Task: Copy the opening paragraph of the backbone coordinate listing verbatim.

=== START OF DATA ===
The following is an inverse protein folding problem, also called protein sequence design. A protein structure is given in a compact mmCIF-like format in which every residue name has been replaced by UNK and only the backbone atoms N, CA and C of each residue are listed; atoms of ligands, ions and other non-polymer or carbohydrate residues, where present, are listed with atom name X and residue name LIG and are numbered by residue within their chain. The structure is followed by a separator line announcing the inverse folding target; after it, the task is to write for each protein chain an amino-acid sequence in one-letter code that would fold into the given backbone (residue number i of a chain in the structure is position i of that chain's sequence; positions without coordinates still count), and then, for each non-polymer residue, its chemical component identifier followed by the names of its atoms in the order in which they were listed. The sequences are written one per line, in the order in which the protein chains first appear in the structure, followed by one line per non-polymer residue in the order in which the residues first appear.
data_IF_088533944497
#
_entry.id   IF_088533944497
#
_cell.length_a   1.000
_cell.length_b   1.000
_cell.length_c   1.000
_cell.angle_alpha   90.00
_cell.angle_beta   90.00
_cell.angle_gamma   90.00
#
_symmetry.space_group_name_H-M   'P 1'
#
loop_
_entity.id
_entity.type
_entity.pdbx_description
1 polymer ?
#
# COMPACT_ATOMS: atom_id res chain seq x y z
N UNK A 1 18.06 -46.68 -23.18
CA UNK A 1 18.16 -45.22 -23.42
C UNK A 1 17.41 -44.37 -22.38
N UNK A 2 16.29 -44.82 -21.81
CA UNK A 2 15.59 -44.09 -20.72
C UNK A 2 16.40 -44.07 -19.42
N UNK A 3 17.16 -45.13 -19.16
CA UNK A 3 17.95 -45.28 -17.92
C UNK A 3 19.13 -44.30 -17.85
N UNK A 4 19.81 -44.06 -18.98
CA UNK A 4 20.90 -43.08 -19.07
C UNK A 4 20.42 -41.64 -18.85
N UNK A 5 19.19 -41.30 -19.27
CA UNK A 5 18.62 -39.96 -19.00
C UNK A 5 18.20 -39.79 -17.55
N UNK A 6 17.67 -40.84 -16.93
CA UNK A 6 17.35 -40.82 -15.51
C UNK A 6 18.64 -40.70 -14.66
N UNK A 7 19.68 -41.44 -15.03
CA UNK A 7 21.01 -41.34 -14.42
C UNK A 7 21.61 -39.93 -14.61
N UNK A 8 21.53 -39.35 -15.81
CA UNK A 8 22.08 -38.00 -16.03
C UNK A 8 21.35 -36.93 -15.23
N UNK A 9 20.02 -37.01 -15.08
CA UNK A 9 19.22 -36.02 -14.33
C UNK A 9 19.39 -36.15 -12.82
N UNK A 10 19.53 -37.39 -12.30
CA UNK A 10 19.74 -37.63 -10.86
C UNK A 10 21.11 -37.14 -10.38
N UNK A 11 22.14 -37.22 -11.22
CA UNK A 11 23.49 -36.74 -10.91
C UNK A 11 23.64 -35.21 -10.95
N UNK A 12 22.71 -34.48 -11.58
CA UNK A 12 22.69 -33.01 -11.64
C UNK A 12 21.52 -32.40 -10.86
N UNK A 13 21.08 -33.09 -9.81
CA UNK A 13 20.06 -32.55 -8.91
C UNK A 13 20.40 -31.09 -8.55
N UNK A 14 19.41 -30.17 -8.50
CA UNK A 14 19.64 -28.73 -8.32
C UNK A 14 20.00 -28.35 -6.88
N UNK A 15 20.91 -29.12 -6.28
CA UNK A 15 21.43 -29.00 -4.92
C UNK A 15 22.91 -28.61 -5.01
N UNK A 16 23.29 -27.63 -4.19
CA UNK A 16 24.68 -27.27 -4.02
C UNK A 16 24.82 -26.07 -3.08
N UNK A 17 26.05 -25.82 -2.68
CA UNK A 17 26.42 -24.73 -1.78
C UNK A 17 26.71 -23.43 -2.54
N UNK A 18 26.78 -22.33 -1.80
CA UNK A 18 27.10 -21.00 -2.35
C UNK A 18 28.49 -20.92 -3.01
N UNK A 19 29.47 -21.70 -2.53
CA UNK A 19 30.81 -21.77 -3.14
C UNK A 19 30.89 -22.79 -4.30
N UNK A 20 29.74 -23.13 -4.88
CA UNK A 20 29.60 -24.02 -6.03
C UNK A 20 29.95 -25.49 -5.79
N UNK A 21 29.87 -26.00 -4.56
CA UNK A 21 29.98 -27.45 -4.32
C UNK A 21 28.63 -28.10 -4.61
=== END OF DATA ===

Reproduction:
The following is an inverse protein folding problem, also called protein sequence design. A protein structure is given in a compact mmCIF-like format in which every residue name has been replaced by UNK and only the backbone atoms N, CA and C of each residue are listed; atoms of ligands, ions and other non-polymer or carbohydrate residues, where present, are listed with atom name X and residue name LIG and are numbered by residue within their chain. The structure is followed by a separator line announcing the inverse folding target; after it, the task is to write for each protein chain an amino-acid sequence in one-letter code that would fold into the given backbone (residue number i of a chain in the structure is position i of that chain's sequence; positions without coordinates still count), and then, for each non-polymer residue, its chemical component identifier followed by the names of its atoms in the order in which they were listed. The sequences are written one per line, in the order in which the protein chains first appear in the structure, followed by one line per non-polymer residue in the order in which the residues first appear.